About the “credit rating”…Ahhh. Let’s worship at the feet of the great FICO! :cry: A credit score is a grade of how good you are at getting in debt (when you charge anything on a credit card, you are borrowing money) and how well you pay off your debt. The whole goal should be to get OUT of debt and NEVER go in debt again. Why do you even want a credit score? So you can borrow more money and go further into debt? The bank’s building is bigger than your house…someone is making them rich and credit card users are a big part of that.

If you cut up your credit cards and close those accounts and pay off your house, your credit score will go to zero. Contrary to popular opinion, you can borrow money for a house (if you want to) with a zero credit score. It’s called manual underwriting. It’s what everyone one used to do before the Great FICO came along.

Living without a credit score: https://www.youtube.com/watch?v=Bwl4jyl1hLs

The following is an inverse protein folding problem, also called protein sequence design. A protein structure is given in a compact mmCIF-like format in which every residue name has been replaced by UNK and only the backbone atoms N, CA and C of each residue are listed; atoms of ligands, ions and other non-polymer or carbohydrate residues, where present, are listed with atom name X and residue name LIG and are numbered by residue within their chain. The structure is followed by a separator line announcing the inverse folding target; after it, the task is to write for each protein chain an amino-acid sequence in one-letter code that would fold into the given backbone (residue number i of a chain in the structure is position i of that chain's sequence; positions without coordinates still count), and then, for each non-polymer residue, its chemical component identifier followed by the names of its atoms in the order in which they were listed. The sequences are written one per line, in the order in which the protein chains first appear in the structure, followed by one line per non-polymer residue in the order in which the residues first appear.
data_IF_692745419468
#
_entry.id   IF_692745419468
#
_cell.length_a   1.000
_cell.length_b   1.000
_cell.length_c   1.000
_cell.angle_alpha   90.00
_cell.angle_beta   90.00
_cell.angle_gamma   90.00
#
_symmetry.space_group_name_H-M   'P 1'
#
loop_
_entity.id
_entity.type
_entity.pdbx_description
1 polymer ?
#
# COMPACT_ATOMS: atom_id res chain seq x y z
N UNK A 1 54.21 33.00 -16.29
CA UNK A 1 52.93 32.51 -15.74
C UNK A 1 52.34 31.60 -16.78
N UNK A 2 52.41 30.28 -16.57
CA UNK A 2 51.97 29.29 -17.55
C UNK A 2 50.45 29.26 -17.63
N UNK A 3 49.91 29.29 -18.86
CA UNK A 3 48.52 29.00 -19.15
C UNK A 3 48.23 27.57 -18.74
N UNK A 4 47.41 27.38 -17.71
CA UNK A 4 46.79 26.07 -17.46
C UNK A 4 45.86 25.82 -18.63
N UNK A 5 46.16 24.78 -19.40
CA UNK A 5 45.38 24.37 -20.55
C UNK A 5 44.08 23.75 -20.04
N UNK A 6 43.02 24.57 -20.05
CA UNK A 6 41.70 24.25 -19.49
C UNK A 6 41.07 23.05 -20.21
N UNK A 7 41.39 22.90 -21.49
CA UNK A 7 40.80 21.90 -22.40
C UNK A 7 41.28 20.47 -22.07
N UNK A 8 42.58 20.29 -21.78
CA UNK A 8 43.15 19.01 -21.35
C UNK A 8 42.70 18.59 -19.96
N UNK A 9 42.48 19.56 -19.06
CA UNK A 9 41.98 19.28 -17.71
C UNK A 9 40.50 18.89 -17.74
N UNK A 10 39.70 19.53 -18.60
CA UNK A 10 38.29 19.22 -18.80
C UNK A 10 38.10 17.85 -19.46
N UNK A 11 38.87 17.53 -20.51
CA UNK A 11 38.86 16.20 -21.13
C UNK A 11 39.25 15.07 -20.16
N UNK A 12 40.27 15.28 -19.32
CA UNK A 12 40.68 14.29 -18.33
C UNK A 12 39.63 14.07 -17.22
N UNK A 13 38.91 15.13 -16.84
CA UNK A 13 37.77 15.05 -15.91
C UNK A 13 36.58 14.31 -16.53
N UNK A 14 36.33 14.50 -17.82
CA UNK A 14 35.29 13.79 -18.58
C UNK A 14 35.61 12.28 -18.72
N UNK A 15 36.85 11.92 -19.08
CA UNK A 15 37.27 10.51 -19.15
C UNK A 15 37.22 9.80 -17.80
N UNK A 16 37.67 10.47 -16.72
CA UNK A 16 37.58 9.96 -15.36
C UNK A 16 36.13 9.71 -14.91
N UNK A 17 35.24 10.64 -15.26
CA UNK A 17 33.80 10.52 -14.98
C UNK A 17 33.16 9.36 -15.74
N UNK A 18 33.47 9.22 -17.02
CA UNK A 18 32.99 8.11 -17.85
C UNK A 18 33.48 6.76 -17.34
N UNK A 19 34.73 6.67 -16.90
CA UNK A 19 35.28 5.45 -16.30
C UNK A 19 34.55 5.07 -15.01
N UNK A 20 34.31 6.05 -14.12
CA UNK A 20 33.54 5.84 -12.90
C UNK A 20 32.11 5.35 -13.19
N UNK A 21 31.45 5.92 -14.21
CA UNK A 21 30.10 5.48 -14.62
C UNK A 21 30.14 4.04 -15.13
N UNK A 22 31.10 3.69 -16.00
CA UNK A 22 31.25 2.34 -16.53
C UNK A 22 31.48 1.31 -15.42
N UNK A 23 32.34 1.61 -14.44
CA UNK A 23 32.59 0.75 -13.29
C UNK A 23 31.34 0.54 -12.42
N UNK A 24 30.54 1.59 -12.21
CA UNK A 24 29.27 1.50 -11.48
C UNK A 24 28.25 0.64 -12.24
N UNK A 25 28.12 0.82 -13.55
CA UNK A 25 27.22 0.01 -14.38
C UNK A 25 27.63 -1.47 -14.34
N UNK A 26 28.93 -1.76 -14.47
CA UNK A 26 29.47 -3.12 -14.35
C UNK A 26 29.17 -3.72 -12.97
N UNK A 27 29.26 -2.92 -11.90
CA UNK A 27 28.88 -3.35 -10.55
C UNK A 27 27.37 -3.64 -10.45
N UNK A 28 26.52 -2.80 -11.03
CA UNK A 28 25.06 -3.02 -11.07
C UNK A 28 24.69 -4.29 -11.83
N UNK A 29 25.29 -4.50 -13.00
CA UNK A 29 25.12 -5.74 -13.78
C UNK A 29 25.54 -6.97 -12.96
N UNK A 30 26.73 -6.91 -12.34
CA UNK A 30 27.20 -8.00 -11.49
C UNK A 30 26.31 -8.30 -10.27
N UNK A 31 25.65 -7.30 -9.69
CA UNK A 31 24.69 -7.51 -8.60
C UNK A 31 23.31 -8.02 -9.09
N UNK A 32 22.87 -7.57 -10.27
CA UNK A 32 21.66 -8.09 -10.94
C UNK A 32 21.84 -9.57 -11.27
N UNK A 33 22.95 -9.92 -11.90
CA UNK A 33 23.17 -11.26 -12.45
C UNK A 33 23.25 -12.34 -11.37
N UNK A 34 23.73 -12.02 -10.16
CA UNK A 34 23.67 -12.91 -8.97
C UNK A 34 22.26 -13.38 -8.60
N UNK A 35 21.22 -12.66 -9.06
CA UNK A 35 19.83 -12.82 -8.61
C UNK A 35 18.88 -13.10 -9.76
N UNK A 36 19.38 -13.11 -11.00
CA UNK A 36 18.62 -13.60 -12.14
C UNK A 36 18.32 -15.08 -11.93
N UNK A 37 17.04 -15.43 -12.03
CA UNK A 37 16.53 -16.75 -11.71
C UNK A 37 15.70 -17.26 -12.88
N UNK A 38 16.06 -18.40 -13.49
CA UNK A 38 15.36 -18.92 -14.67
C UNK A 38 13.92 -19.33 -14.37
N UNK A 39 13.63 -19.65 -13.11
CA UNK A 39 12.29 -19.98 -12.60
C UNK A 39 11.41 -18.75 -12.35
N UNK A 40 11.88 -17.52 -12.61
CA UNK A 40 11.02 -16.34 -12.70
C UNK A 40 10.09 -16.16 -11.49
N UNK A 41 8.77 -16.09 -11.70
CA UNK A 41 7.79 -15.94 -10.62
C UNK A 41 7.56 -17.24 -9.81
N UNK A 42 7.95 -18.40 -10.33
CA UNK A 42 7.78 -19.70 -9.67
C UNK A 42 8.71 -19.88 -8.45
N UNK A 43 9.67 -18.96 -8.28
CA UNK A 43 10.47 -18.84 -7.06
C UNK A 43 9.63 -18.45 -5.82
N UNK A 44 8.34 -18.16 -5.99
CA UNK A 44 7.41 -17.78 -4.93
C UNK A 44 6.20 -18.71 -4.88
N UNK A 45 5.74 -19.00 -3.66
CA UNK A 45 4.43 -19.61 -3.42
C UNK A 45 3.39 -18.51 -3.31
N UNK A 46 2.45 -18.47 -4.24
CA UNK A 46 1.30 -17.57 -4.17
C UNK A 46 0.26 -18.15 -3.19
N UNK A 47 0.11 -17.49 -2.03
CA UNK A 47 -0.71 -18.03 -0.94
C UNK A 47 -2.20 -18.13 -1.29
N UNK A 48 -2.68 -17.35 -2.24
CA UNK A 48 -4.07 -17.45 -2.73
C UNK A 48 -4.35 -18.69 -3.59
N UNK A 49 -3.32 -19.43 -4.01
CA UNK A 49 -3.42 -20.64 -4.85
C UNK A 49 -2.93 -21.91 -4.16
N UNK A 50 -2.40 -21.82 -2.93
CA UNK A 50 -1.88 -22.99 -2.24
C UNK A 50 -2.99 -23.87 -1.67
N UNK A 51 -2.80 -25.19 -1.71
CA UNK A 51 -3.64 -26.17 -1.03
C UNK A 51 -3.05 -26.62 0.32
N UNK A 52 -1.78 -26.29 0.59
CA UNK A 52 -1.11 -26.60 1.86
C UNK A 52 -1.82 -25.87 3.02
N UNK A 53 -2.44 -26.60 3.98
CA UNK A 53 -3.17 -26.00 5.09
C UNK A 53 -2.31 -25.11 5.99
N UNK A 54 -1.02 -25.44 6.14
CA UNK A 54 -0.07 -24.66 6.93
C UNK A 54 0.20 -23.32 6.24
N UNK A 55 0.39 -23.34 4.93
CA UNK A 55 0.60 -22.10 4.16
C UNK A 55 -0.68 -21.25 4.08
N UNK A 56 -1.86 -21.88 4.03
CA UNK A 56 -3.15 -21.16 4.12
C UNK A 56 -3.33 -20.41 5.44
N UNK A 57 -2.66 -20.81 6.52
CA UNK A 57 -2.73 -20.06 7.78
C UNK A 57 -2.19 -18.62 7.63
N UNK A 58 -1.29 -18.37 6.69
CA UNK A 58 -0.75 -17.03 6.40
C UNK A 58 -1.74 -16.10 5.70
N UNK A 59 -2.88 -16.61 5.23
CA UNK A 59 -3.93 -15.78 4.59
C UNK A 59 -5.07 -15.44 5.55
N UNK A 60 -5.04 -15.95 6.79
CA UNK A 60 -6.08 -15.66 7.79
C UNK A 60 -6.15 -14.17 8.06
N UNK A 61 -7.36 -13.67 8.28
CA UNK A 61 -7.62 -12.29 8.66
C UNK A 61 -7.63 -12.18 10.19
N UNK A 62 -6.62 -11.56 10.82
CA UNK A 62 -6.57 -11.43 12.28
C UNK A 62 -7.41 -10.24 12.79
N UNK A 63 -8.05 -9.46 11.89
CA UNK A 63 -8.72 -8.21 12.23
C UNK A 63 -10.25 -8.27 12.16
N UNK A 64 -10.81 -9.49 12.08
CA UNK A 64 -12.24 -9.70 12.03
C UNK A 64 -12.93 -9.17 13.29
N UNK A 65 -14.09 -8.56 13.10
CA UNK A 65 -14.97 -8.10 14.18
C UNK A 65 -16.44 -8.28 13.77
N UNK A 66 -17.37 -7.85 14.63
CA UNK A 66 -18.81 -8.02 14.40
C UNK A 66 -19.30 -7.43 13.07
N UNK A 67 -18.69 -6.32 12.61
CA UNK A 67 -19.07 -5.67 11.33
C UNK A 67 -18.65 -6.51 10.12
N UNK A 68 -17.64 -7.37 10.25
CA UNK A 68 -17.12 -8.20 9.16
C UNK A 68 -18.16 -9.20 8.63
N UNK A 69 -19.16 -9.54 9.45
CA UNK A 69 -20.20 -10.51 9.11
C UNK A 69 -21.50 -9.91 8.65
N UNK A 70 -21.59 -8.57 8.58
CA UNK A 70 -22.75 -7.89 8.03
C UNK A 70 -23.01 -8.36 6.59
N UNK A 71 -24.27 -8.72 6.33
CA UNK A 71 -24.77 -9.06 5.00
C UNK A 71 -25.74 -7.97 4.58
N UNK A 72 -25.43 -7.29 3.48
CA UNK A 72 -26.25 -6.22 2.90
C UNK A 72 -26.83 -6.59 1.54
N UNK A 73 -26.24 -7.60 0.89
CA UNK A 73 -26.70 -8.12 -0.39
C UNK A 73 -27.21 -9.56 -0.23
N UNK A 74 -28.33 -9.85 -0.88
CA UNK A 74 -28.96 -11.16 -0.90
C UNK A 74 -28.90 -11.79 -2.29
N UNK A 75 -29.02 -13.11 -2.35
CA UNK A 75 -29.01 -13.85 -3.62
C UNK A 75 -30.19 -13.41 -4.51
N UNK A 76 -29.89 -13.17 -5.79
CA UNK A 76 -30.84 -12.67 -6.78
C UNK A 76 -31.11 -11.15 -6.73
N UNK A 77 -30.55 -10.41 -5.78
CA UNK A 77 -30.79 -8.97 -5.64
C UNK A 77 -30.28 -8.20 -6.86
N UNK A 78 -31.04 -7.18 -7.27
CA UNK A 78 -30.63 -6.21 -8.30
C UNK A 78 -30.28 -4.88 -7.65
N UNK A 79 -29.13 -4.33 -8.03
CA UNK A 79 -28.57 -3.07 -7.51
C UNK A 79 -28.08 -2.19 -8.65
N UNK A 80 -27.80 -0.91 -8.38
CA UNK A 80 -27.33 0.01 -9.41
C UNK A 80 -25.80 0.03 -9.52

I agree!! We do this and it works. It’s rough at first, but it works.

Sounds like a Dave Ramsey ,

Great to see ya buddy! :smiley:

You missed the whole point, Bob. The only reason to have a credit score is to get better interest loans. If you don’t borrow money any more, you are better off, and you don’t need a credit score. If you go ten years or so debt free, your credit score will disappear.
I’ve been listening to Dave Ramsey for the past couple years. No more credit cards. I only have a debit card now. And no debt.

If you look at the plan, it makes sense.

Bert if you never owned a credit card ������ you would become what’s termed a ghost and not be able to purchase a home, get a car loan, etc as debt is how credit rating is determined.